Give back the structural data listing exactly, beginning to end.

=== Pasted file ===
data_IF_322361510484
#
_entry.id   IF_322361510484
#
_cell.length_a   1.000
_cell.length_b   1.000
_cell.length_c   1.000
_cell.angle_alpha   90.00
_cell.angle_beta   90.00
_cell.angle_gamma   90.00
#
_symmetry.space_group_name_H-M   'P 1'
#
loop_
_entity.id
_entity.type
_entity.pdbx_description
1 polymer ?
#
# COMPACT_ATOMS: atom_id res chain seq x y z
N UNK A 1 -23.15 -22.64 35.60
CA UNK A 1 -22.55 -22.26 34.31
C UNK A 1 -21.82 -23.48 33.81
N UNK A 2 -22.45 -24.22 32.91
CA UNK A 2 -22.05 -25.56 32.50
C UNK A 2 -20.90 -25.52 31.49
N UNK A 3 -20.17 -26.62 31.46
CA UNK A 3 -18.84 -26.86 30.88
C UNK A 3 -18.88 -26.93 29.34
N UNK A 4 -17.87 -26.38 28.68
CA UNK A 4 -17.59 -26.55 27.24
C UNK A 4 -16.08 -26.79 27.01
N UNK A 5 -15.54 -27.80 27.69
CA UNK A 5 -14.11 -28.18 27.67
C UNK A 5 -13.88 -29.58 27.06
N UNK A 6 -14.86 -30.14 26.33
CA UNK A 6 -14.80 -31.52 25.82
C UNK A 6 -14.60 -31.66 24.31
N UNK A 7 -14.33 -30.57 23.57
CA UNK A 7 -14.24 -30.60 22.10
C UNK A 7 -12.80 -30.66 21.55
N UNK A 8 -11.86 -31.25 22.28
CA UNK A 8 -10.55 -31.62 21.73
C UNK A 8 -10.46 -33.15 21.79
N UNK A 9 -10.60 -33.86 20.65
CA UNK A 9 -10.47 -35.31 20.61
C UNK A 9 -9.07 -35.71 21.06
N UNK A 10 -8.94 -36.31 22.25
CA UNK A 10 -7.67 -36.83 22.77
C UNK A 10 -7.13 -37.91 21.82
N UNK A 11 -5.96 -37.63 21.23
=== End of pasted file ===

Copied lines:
data_IF_322361510484
#
_entry.id   IF_322361510484
#
_cell.length_a   1.000
_cell.length_b   1.000
_cell.length_c   1.000
_cell.angle_alpha   90.00
_cell.angle_beta   90.00
_cell.angle_gamma   90.00
#
_symmetry.space_group_name_H-M   'P 1'
#
loop_
_entity.id
_entity.type
_entity.pdbx_description
1 polymer ?
#
# COMPACT_ATOMS: atom_id res chain seq x y z
N UNK A 1 -23.15 -22.64 35.60
CA UNK A 1 -22.55 -22.26 34.31
C UNK A 1 -21.82 -23.48 33.81
N UNK A 2 -22.45 -24.22 32.91
CA UNK A 2 -22.05 -25.56 32.50
C UNK A 2 -20.90 -25.52 31.49
N UNK A 3 -20.17 -26.62 31.46
CA UNK A 3 -18.84 -26.86 30.88
C UNK A 3 -18.88 -26.93 29.34
N UNK A 4 -17.87 -26.38 28.68
CA UNK A 4 -17.59 -26.55 27.24
C UNK A 4 -16.08 -26.79 27.01
N UNK A 5 -15.54 -27.80 27.69
CA UNK A 5 -14.11 -28.18 27.67
C UNK A 5 -13.88 -29.58 27.06
N UNK A 6 -14.86 -30.14 26.33
CA UNK A 6 -14.80 -31.52 25.82
C UNK A 6 -14.60 -31.66 24.31
N UNK A 7 -14.33 -30.57 23.57
CA UNK A 7 -14.24 -30.60 22.10
C UNK A 7 -12.80 -30.66 21.55
N UNK A 8 -11.86 -31.25 22.28
CA UNK A 8 -10.55 -31.62 21.73
C UNK A 8 -10.46 -33.15 21.79
N UNK A 9 -10.60 -33.86 20.65
CA UNK A 9 -10.47 -35.31 20.61
C UNK A 9 -9.07 -35.71 21.06
N UNK A 10 -8.94 -36.31 22.25
CA UNK A 10 -7.67 -36.83 22.77
C UNK A 10 -7.13 -37.91 21.82
N UNK A 11 -5.96 -37.63 21.23